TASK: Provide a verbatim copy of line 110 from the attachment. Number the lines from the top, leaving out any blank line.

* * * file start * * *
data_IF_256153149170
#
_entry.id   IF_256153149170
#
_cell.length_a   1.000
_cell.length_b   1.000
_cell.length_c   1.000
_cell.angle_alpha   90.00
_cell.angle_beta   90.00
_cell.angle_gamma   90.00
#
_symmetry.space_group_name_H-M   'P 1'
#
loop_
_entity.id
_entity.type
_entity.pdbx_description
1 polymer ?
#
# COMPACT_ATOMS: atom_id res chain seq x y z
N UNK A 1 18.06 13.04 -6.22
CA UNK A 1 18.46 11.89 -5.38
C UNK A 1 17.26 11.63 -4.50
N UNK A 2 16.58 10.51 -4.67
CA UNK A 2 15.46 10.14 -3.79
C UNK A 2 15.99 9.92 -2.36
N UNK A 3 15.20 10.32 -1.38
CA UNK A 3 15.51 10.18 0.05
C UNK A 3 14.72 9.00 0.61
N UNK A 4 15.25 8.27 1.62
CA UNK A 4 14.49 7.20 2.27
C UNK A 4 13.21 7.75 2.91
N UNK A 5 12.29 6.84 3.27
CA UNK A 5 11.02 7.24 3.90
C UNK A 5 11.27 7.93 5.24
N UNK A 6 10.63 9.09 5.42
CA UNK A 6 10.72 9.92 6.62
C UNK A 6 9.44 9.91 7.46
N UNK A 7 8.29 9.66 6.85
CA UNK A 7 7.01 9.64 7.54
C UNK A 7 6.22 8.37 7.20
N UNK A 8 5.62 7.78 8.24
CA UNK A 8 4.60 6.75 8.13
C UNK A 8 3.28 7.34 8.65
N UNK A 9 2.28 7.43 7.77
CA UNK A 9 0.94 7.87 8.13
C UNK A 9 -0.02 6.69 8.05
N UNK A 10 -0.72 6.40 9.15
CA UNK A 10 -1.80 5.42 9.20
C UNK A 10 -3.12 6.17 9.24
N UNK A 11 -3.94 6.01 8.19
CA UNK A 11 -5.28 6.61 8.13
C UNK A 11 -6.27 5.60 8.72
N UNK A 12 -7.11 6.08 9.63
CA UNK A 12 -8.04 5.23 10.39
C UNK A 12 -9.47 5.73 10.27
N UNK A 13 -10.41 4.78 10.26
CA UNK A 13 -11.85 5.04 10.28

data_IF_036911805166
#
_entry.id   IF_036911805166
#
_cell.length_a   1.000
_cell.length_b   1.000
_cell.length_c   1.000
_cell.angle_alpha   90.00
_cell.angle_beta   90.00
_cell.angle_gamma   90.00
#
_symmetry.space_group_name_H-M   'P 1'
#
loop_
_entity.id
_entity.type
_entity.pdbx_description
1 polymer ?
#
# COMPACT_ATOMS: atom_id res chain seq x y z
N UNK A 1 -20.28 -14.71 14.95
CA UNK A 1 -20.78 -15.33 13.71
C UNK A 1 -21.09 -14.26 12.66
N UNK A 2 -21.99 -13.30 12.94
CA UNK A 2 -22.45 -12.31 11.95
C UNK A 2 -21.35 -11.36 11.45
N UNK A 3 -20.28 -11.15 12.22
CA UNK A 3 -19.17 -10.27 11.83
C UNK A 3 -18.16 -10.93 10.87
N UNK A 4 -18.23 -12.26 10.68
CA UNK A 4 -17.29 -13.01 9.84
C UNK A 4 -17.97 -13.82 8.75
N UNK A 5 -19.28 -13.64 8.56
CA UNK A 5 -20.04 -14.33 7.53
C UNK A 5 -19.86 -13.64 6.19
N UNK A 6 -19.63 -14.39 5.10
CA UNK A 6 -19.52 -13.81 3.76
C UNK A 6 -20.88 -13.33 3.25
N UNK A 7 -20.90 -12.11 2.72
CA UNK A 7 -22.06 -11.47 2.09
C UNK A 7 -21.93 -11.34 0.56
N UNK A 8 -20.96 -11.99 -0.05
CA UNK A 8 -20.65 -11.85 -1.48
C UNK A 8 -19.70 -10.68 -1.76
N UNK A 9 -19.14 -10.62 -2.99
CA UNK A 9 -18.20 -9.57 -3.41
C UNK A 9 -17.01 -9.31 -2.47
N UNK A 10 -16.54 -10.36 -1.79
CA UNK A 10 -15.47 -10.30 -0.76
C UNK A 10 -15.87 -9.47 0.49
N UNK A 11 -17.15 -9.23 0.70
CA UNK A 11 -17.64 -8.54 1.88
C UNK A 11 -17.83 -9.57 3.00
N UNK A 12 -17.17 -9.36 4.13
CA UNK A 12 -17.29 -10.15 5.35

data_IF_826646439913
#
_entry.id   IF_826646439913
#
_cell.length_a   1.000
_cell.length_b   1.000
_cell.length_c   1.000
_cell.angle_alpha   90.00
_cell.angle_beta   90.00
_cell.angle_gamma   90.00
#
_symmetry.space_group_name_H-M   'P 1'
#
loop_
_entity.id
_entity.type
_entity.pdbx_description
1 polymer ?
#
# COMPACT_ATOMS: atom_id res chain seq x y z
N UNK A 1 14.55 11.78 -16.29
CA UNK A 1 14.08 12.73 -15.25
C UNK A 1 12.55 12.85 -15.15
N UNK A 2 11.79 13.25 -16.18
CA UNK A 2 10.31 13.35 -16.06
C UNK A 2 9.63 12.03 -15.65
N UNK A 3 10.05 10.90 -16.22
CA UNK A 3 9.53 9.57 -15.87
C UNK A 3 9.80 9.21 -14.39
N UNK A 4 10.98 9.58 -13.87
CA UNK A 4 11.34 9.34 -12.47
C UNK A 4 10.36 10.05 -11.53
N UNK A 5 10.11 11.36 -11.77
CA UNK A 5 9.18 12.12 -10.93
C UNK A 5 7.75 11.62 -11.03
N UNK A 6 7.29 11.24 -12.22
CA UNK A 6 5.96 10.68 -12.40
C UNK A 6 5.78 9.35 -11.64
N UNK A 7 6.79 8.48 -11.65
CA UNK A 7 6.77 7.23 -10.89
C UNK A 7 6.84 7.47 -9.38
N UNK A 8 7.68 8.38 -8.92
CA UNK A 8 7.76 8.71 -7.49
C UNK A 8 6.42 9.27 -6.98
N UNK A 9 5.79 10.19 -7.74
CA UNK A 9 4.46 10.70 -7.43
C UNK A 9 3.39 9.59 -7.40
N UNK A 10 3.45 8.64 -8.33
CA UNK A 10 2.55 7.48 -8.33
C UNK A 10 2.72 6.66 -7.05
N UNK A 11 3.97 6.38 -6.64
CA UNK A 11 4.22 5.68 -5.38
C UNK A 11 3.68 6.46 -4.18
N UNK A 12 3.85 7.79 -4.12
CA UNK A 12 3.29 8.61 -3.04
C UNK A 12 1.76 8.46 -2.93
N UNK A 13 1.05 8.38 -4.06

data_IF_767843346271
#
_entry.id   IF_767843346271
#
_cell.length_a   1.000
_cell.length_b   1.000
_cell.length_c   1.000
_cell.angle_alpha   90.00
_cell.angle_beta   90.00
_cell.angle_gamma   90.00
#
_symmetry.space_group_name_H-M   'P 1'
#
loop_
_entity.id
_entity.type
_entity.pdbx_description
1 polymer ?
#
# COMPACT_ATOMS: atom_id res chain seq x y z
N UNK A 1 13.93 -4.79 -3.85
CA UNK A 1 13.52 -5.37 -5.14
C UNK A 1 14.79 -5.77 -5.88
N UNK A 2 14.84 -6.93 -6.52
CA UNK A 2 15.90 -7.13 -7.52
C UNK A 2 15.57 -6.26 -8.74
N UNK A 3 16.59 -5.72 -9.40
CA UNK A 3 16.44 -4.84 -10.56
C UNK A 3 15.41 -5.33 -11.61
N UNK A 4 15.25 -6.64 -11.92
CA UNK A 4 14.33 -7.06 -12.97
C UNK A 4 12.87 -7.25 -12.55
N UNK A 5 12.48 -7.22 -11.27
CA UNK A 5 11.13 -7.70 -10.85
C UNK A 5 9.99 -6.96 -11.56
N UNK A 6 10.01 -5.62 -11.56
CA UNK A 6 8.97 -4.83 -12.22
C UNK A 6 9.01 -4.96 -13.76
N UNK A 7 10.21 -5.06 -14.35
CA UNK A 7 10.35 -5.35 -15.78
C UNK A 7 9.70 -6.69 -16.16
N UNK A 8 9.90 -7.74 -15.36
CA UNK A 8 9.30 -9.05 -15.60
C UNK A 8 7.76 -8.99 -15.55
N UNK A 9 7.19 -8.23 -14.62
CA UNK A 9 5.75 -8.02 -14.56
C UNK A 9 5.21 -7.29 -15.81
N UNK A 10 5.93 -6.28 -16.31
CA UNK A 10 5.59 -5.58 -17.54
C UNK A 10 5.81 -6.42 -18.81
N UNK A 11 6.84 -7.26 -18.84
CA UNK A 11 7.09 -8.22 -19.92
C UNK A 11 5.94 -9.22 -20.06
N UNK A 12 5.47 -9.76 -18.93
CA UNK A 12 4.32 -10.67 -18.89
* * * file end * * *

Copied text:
CA UNK A 11 -17.64 -8.54 1.88